• Charge - cannot be used in combat. Generates 15 rage (learned at level 4)
  • Demoralizing Shout - costs 10 rage (learned at level 14)
  • Revenge - must follow a block, dodge or parry - costs 5 rage (learned at level 14)
  • Sunder Armor - reduces targets armor, causes high threat - costs 15 rage (learned at level 22)
  • Defensive Stance - 130% base threat (learned at level 10)
  • Tactical Mastery - Talent - requires 5 points in Arms to learn (optional)
  • Taunt - Taunts target to attack you - melee range, 10 second cooldown (learned at level 10)
  • Mocking Blow - Forces target to focus attacks on you for 6 seconds - melee range, 2 minute cooldown (learned at level 20)
  • Blood Rage - Gives 10 Rage - 1 minute cooldow (learned at level 10)

There are some others, as mentioned above, such as Shield Block or Shield Bash, but these are not particular relevant for maintaining threat, which is the primary concern of a low level tank, and the focus of this guide.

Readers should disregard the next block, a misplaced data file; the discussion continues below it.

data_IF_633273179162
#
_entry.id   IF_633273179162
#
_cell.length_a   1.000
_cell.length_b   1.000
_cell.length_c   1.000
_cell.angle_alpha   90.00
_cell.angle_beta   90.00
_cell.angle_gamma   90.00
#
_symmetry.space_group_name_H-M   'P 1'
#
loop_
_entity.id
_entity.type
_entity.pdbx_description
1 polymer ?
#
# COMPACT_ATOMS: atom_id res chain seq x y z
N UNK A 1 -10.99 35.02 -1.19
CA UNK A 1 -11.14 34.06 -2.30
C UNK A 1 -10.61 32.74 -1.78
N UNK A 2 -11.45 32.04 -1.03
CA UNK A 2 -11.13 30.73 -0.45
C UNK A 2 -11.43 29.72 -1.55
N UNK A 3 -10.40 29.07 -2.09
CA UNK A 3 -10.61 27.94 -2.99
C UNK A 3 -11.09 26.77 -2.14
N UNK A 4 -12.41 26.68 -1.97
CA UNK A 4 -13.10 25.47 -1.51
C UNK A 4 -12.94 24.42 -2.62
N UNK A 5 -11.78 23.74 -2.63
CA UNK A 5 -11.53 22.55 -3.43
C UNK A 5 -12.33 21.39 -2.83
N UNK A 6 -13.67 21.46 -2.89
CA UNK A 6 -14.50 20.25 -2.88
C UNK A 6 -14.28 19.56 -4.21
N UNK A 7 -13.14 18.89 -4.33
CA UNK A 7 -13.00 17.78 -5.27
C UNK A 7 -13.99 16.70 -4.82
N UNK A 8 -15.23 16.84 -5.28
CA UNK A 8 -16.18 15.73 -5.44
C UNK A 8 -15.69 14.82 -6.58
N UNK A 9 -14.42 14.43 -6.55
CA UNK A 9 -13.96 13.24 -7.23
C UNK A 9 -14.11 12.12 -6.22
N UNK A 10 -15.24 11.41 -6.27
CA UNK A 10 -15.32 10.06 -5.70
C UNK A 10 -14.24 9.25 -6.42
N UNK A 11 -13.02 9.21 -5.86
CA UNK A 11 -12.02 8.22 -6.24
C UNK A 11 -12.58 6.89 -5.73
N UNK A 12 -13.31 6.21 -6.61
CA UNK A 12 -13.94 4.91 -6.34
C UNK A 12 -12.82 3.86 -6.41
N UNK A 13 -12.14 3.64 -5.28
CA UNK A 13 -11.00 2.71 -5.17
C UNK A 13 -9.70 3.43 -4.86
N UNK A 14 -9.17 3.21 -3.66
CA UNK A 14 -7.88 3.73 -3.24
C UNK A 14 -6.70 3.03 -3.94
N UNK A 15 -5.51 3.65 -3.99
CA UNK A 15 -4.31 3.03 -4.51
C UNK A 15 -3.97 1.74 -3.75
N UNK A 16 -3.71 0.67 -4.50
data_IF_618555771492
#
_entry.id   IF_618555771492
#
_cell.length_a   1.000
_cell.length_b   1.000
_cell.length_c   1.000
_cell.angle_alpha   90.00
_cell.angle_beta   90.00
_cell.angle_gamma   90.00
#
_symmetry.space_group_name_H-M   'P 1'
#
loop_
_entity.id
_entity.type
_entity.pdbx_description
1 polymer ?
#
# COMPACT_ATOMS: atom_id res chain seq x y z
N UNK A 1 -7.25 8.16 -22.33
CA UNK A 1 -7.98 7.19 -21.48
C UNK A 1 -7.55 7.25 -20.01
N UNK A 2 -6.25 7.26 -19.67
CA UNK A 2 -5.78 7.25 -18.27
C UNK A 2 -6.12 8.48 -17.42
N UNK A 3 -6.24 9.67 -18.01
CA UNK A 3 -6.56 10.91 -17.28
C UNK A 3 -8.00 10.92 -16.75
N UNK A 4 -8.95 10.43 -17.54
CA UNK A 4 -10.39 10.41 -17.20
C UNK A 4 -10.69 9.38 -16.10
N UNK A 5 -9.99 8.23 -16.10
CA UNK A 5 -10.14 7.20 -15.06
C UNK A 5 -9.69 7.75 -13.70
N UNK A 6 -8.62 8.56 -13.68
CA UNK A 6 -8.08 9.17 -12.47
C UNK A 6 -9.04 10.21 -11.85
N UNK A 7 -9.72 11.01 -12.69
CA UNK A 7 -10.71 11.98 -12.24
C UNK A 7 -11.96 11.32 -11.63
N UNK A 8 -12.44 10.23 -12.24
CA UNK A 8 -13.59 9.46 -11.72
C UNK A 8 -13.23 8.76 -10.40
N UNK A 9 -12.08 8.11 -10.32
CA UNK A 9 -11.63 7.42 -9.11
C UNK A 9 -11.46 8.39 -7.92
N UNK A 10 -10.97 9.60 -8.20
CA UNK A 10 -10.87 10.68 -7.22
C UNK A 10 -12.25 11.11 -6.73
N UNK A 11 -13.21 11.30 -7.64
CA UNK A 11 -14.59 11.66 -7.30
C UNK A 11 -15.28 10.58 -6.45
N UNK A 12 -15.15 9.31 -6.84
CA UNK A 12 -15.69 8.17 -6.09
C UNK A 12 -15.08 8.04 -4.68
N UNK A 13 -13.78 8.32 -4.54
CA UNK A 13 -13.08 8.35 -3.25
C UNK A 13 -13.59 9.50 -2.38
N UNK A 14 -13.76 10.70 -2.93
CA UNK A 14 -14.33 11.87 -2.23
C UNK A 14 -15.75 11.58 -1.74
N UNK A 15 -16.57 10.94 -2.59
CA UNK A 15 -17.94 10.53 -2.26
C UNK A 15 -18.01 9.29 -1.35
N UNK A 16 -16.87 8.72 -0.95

A note on Demoralizing Shout: There was some talk about reducing the amount of threat generated by Demoralizing Shout. While I am not sure if this has been implemented or not, Demoralizing Shout should still be an excellent skill to keep up for maintaining AoE threat.

Opening

Note: If you have 5 points of Tactical Mastery, you will keep up to 25 points of rage when changing stances. If you don’t have Tactical Mastery, you will want to make the best use of your rage prior to changing stances.